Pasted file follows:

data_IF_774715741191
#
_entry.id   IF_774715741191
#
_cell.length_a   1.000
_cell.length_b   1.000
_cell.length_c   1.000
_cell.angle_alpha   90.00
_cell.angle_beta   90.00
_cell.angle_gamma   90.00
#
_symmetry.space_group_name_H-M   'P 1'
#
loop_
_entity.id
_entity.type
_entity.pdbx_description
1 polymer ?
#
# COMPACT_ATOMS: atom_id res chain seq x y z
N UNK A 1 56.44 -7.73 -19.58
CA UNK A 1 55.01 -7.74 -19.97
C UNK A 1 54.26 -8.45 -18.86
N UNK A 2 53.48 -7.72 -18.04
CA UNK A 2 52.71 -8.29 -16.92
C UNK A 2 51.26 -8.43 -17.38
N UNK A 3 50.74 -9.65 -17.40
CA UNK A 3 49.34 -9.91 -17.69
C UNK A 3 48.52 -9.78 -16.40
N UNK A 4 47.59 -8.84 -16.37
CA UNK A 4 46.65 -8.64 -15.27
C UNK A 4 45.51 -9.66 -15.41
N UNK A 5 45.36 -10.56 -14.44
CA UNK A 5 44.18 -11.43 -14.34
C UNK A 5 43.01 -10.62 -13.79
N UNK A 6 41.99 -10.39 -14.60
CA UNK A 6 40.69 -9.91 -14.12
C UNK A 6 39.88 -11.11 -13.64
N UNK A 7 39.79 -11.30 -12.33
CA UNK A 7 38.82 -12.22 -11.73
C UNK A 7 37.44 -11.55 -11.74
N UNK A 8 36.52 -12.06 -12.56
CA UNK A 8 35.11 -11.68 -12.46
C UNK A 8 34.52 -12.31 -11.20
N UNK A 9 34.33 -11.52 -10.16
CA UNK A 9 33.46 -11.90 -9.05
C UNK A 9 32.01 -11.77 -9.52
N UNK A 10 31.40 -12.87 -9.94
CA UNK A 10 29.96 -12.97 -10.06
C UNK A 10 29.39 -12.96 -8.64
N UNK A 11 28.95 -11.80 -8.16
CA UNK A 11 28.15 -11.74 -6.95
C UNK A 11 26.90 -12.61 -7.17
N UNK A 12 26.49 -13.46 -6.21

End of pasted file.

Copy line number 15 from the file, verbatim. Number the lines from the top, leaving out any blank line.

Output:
_entity.id